At REI Nation, we value property management because we're investors ourselves. Our processes are designed to maintain and care for your properties as if they were ours, because that's exactly how we got started!
However, if you're continuing your search for the right fit to manage your properties, we highly recommend you do your due diligence.
No one person can be more instrumental in the success — or failure — of your real estate investments than your property manager. They act as organizer, middleman and voice for your investment property. A good property manager not only keep real estate investors from having to deal with the daily grind of many landlord responsibilities, but they are key in finding and keeping good tenants.
There is a phrase that is often used when talking success for real estate investors. It goes: A bad property manager can destroy a great investment every time.
Hiring an excellent property manager is far more vital than finding good tenants. They will absolutely make or break your business. That’s why it’s so important to ask the tough questions when you’re looking to hire!
Prepare to Meet Prospective Property Managers with These Key Topics
"Tell me about your real estate market."
You want a property manager that knows what’s going on in the real estate market. Just as real estate investors need to pay close attention to market trends, so do managers. Are they well-informed or simply regurgitating real estate reports? When you know what’s going on yourself, you can tell when a prospective manager is blowing smoke or if they’re speaking from wisdom. When you talk to them about the market, you’ll also get a feel for their attitude and how they plan to tackle your their duties on your investment property.
It is important to find out if they specialize in a particular area of the city and are you looking to buy in those areas. It would be great (and a definite plus for their knowledge) if you find out they are investing themselves in the same neighborhoods as you. Ask for a few addresses to verify they are actually investing. This will definitely help you to make sure they are keeping up with the investment trends.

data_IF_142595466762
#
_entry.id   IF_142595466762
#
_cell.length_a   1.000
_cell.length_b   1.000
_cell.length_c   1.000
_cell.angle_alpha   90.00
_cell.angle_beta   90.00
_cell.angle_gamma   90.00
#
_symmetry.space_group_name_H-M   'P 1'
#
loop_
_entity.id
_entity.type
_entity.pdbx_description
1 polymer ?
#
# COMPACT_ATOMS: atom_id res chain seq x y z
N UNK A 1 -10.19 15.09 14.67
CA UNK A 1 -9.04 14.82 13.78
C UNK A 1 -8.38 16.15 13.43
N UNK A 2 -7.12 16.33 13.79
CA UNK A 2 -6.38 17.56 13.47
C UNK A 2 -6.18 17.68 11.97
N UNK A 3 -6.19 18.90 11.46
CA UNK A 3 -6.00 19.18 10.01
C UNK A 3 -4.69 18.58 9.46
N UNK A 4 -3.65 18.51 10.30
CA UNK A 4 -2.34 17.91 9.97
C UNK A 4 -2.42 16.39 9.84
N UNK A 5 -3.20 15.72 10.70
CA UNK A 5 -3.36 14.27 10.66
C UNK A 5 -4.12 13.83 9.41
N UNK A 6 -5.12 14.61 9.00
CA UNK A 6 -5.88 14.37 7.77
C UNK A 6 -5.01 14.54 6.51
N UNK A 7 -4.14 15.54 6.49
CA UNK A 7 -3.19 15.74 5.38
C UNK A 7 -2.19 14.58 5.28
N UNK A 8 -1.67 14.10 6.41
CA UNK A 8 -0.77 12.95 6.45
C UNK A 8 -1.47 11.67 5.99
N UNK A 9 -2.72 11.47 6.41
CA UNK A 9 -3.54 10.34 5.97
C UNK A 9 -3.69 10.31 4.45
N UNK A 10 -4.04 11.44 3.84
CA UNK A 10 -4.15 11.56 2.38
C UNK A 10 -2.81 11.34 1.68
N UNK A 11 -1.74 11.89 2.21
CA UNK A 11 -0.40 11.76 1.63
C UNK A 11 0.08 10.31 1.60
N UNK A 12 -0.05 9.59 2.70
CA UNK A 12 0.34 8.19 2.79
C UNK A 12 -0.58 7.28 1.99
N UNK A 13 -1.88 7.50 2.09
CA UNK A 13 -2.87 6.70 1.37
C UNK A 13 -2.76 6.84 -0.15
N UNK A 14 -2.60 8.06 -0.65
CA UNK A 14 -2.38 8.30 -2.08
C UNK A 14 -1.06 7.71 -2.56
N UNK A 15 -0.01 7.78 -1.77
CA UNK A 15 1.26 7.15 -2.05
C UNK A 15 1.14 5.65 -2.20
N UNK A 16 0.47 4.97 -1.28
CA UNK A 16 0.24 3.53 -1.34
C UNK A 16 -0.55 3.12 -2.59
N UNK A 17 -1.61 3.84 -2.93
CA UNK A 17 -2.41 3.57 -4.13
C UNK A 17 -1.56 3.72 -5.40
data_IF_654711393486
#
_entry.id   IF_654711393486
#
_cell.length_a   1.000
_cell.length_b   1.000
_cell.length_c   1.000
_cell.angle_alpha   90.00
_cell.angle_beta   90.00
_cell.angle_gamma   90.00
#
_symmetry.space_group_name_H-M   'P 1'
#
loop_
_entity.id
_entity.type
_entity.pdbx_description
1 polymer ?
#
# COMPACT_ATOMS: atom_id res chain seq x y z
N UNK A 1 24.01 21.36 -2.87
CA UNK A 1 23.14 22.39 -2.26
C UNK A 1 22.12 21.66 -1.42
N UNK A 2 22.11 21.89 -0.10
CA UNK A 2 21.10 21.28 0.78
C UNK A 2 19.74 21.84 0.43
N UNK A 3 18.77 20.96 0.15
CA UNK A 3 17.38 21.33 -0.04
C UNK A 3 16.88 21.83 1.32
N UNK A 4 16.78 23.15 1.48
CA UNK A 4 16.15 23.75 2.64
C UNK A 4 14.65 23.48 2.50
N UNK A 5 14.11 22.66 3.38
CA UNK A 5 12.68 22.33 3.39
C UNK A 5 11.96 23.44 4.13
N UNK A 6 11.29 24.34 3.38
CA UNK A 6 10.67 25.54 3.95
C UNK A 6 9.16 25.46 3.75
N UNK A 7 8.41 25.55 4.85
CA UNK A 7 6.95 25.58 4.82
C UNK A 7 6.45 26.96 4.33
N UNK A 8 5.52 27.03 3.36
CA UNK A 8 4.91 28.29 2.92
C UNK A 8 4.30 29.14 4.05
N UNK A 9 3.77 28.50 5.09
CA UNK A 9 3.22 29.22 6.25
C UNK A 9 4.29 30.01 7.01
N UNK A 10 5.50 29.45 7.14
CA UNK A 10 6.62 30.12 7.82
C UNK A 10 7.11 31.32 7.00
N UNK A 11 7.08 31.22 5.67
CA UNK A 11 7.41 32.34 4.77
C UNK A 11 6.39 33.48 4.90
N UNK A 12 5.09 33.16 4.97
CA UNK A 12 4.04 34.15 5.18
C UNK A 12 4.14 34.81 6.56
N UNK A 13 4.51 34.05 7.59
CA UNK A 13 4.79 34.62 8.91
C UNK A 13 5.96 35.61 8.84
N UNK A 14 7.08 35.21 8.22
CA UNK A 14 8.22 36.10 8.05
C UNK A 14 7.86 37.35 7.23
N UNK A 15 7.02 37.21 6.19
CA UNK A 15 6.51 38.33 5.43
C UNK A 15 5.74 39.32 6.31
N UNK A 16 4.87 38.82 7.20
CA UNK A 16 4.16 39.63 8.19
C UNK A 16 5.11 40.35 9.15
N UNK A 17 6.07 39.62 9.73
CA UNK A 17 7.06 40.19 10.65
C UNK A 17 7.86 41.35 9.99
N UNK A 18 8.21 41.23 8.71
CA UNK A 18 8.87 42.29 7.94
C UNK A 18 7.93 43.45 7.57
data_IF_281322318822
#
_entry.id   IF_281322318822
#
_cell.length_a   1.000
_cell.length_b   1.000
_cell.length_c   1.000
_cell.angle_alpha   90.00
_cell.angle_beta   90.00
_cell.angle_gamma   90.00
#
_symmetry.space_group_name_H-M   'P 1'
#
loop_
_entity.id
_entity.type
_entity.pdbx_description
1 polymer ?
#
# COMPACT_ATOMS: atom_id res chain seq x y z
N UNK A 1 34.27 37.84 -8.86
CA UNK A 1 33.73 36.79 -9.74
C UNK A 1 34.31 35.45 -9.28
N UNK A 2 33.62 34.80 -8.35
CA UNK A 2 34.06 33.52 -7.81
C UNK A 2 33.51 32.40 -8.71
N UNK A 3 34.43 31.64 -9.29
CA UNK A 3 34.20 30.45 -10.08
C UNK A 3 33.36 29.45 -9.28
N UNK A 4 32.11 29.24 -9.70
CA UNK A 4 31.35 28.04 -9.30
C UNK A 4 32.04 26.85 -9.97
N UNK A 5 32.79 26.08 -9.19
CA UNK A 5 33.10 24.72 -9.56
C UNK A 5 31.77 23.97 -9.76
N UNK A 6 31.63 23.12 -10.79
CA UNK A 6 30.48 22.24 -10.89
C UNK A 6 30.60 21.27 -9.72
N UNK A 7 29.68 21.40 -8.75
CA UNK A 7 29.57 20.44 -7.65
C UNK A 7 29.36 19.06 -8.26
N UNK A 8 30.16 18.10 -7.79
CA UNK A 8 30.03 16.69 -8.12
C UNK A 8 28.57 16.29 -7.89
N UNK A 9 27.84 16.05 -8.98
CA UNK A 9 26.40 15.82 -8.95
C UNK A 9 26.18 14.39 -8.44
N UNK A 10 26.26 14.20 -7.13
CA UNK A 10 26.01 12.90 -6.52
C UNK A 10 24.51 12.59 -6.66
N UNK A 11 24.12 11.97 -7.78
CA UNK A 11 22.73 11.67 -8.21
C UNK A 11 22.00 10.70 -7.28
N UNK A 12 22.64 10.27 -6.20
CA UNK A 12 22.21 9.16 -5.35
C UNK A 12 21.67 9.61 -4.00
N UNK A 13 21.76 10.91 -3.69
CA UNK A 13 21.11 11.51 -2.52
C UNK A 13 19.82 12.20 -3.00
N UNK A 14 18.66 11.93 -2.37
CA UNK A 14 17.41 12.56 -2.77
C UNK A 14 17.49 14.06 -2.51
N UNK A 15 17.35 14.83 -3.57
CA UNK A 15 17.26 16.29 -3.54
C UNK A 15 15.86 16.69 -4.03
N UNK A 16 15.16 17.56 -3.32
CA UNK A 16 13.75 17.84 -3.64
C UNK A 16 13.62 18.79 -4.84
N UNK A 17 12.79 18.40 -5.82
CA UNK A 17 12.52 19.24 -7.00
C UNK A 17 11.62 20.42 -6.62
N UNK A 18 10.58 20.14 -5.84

"How long have you been in the management business? Could I speak to a referral?"
Knowing the work history of your potential property managers is extremely important especially their length of time in business. It would be crucial to you as an investor to know that your property manager was managing property during and even before the most recent real estate downturn. While you don’t necessarily want to count out managers new to the business, you definitely want to count out the ones who will seem obviously over their heads when discussing real estate management. This is not a difficult thing to figure out. How long have you been in business? What was your previous job or trade? Who can I speak with that can tell me about your business practices?
After they give you referrals, it is going to be important to ask about referrals who have maybe had a problem in the past. It is entirely likely that they no longer do business with clients that are less than satisfied, but you may find companies that are able to handle client dissatisfaction without ending the relationship. Those are the companies that can let you talk to a client who had a problem, the problem was resolved (big and small problems alike) and they continue o have a client/business relationship. Be sure to ask if you can talk to a referral that can give you a real life scenario where things were not all great.